“Everything about this work is beautiful,” says Rudy Canonica. “Sometimes there are difficult days, but I love being able to work in nature, work with the animals and be independent.”
For 31 years now it’s a ritual every November: Swiss farmers from all across the country bring Rudy their sheep for winter grazing. From November to the end of March. It’s still more cost effective than keeping the animals in the stable and the meat is of high quality. Rudy collects the herd outside the village of Belp. Then, with the permission of the cantonal veterinary office and the help of four donkeys, three dogs and another shepherd, he moves his flock from pasture to pasture all across the Bernese Highlands. Sometimes right up to the outskirts of the capital city of Berne. The farmers all know Rudy well and give permission for the grazing on their land. They know the shepherd makes is a point to never over-graze.
Exposed to the elements, it can be cold to the point of the shoes becoming solidly frozen. First priority is food for the sheep and there are no off days for the shepherd. The job requires determination and endurance, knowledge of topographical conditions, plants, weather, the animals and requires the permission of the landowners. The animals move and graze all day into the evening when Rudy puts a protective pen around them for the night. His work ends around 9 o’clock when he starts to cook his dinner. One of the toughest jobs is to collect the frozen pens in the morning and load them up on the donkeys when the sheep are restless and hungry and want to move on. Until a few years ago, Rudy slept in a tent. Now he enjoys the simple comforts of a heated one-room cabin, built on top of a military truck.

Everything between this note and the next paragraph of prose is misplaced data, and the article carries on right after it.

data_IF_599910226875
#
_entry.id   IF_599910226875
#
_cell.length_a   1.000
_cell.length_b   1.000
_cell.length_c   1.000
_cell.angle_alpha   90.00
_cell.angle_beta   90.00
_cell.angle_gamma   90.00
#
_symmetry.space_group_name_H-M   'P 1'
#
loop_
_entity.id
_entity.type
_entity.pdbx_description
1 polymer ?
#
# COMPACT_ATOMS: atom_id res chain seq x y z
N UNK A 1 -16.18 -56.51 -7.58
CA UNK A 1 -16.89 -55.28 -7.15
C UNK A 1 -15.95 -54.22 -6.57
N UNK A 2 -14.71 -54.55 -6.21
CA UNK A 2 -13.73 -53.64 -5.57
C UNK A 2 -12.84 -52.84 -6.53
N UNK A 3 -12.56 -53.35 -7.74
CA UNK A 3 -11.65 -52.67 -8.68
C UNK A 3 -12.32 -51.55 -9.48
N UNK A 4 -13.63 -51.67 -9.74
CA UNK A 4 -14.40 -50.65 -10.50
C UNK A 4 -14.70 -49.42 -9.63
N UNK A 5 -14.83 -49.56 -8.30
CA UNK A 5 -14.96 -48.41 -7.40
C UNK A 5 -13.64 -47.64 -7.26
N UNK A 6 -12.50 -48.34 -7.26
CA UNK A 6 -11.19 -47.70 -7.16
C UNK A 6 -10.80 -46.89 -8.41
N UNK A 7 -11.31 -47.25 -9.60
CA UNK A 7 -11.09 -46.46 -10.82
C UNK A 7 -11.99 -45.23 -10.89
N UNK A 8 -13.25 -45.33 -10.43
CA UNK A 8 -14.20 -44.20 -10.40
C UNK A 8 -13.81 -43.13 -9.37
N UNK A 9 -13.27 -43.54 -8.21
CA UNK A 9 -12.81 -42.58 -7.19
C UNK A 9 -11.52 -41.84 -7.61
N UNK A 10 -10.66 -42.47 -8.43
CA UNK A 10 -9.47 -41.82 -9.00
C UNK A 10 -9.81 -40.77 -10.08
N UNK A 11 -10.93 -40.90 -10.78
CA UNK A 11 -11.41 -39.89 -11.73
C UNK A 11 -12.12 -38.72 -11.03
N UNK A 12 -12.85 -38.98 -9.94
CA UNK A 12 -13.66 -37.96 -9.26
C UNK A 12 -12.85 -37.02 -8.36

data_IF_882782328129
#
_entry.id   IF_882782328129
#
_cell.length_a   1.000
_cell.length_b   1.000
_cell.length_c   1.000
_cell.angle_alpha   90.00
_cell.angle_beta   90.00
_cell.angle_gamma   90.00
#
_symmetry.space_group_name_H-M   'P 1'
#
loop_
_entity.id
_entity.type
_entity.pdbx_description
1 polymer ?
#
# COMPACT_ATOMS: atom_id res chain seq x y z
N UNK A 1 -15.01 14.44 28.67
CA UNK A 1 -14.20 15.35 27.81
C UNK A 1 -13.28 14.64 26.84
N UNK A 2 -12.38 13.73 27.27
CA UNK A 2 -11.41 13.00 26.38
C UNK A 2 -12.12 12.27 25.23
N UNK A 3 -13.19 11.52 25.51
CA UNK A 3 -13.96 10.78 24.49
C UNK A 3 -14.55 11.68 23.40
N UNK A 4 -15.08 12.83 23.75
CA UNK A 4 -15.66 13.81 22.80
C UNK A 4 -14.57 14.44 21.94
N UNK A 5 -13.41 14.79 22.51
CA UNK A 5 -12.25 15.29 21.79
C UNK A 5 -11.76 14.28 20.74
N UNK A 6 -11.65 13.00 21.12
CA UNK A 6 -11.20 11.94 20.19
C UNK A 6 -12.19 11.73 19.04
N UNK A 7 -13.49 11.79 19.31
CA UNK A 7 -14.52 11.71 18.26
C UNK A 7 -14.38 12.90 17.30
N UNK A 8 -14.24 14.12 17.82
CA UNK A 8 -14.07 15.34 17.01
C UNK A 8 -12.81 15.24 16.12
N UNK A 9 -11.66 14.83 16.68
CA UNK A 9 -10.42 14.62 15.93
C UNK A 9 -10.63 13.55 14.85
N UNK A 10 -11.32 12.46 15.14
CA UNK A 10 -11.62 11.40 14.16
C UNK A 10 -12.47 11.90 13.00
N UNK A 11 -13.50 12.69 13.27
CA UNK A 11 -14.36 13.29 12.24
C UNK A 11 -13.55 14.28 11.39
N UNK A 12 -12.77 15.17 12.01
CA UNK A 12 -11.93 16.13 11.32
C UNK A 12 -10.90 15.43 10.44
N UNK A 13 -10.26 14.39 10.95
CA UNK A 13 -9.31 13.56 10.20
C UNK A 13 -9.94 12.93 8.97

Rudy grew up in the small Ticinese village of Corticiasca on the steep hills between the mountains of Lugano and Bellinzona. Even at the time, he loved nothing better than to spend his summers up on the alp with the animals. He is currently one four shepherds in the Kanton of Berne which is divided into four different sections, so the herds don’t cross each other.
“Thirty years ago there was more grass and winters are less severe now,” says Rudy. In his measured, calm way he adds “climate warming is not a joke”. For a beautiful glimpse on Rudy and his way of life, click on the following link:
Switzerland travel enthusiast. Cat lover, bicyclist and classical music fan. I prefer walking over running and enjoy a good Swiss card game of Jass with friends. More about Silvia and Swiss Wanderlust »
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